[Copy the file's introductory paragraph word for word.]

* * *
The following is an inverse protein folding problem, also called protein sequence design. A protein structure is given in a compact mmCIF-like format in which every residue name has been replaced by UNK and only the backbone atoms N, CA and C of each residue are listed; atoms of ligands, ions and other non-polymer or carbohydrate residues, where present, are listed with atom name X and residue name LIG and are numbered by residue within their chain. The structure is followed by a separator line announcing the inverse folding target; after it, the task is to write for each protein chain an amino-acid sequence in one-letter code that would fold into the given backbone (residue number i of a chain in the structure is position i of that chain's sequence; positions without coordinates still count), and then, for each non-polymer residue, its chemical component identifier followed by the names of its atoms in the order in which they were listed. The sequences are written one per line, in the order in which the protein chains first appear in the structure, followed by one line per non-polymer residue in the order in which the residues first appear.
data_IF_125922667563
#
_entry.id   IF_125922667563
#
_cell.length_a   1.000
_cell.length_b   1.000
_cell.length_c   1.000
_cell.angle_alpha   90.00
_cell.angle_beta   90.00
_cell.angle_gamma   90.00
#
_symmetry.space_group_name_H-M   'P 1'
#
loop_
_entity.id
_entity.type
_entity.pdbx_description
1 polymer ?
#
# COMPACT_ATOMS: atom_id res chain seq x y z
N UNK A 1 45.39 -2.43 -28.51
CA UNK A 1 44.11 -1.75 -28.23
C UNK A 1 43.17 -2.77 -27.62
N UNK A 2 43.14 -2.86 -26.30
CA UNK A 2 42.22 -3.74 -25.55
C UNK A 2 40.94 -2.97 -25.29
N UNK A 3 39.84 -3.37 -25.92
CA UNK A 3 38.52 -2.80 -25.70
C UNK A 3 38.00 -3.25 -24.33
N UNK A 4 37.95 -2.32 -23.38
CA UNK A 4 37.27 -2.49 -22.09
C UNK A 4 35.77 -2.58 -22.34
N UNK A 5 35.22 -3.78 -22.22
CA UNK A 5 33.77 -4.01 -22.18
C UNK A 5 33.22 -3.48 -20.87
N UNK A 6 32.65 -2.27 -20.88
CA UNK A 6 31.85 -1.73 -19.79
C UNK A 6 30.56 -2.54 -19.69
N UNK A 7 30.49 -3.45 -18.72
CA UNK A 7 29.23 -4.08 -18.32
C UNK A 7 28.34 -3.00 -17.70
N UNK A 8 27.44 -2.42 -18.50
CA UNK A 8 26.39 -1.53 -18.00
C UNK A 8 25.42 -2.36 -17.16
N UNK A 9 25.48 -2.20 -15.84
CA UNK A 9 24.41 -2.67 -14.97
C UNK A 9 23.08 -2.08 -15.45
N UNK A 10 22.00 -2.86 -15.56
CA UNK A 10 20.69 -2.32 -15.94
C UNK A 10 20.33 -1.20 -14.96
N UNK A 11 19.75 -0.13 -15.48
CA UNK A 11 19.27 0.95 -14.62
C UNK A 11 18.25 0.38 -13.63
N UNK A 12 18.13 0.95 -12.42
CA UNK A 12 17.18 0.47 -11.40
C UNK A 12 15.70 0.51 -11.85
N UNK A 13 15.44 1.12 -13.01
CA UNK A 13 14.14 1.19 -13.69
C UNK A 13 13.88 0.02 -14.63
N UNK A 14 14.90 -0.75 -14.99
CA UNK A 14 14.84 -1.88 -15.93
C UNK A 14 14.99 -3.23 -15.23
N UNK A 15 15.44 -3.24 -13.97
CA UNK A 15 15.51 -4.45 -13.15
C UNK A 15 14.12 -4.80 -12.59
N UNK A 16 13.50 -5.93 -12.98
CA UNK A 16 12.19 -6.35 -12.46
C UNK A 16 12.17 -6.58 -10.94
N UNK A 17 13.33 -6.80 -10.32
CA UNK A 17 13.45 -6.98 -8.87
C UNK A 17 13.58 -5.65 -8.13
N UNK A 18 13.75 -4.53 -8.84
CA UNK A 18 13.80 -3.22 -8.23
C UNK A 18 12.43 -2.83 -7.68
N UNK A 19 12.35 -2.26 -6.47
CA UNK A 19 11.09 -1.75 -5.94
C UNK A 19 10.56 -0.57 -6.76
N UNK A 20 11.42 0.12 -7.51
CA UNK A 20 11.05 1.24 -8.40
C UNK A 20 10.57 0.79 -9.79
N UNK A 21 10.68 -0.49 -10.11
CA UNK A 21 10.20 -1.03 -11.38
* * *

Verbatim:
The following is an inverse protein folding problem, also called protein sequence design. A protein structure is given in a compact mmCIF-like format in which every residue name has been replaced by UNK and only the backbone atoms N, CA and C of each residue are listed; atoms of ligands, ions and other non-polymer or carbohydrate residues, where present, are listed with atom name X and residue name LIG and are numbered by residue within their chain. The structure is followed by a separator line announcing the inverse folding target; after it, the task is to write for each protein chain an amino-acid sequence in one-letter code that would fold into the given backbone (residue number i of a chain in the structure is position i of that chain's sequence; positions without coordinates still count), and then, for each non-polymer residue, its chemical component identifier followed by the names of its atoms in the order in which they were listed. The sequences are written one per line, in the order in which the protein chains first appear in the structure, followed by one line per non-polymer residue in the order in which the residues first appear.